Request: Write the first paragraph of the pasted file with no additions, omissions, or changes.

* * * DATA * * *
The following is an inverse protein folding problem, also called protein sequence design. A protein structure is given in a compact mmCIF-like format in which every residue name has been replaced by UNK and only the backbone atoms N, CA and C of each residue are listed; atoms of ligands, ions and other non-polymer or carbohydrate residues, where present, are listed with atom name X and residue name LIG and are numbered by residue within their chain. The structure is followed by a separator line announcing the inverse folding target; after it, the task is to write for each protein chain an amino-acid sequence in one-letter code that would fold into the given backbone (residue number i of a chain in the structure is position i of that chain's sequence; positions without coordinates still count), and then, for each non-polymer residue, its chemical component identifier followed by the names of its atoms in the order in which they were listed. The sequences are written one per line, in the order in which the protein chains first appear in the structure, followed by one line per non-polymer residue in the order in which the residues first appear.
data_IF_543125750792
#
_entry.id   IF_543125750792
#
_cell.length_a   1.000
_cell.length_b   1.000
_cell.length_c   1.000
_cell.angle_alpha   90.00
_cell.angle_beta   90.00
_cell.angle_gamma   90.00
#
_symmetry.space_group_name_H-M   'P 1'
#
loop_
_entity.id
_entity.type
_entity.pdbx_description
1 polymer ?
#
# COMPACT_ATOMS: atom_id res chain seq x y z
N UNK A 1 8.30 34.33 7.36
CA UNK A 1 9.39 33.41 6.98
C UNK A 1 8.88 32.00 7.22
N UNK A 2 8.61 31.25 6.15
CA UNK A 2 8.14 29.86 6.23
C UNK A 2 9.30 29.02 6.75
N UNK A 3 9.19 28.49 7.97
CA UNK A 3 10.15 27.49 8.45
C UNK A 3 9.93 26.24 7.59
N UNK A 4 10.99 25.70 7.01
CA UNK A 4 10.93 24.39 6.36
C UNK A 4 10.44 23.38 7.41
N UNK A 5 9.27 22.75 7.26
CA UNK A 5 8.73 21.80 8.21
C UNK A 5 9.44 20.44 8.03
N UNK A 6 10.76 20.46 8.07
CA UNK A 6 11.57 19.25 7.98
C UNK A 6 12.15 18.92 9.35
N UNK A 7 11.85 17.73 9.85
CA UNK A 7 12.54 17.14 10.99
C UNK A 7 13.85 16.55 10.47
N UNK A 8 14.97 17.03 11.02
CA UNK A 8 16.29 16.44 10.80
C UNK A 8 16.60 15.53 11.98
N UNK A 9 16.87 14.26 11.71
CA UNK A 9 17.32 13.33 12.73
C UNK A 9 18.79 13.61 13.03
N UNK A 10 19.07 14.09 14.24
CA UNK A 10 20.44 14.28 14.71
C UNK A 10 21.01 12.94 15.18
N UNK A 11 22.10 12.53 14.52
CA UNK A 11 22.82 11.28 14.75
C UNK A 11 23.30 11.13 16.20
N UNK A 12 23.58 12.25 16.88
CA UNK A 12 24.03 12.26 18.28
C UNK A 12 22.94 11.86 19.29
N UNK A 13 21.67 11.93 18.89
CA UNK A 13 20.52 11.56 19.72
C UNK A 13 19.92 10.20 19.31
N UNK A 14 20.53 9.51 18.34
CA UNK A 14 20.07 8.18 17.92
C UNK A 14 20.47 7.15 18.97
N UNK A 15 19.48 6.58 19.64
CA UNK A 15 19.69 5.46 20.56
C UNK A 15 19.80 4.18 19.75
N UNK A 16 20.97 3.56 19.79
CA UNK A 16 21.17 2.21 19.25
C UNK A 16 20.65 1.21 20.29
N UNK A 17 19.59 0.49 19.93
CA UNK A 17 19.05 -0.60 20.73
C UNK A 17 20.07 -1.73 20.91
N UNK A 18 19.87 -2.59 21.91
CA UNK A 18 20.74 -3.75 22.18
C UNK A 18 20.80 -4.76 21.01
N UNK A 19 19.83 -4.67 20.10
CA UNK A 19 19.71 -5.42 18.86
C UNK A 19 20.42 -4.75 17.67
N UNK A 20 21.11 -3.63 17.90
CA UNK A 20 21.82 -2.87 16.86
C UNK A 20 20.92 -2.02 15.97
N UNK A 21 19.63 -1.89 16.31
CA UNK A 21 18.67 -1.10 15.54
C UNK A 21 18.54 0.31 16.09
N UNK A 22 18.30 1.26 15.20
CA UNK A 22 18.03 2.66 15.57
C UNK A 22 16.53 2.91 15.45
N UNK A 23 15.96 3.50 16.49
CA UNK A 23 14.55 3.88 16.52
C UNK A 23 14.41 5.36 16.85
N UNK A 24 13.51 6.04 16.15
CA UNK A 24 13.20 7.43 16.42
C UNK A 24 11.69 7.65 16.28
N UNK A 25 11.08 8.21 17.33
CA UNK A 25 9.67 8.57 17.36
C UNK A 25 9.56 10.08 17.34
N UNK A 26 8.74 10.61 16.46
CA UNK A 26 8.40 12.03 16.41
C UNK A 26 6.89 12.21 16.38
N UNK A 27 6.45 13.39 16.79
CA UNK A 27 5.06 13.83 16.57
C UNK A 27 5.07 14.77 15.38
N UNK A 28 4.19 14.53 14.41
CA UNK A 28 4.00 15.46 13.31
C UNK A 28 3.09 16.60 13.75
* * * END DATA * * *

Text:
The following is an inverse protein folding problem, also called protein sequence design. A protein structure is given in a compact mmCIF-like format in which every residue name has been replaced by UNK and only the backbone atoms N, CA and C of each residue are listed; atoms of ligands, ions and other non-polymer or carbohydrate residues, where present, are listed with atom name X and residue name LIG and are numbered by residue within their chain. The structure is followed by a separator line announcing the inverse folding target; after it, the task is to write for each protein chain an amino-acid sequence in one-letter code that would fold into the given backbone (residue number i of a chain in the structure is position i of that chain's sequence; positions without coordinates still count), and then, for each non-polymer residue, its chemical component identifier followed by the names of its atoms in the order in which they were listed. The sequences are written one per line, in the order in which the protein chains first appear in the structure, followed by one line per non-polymer residue in the order in which the residues first appear.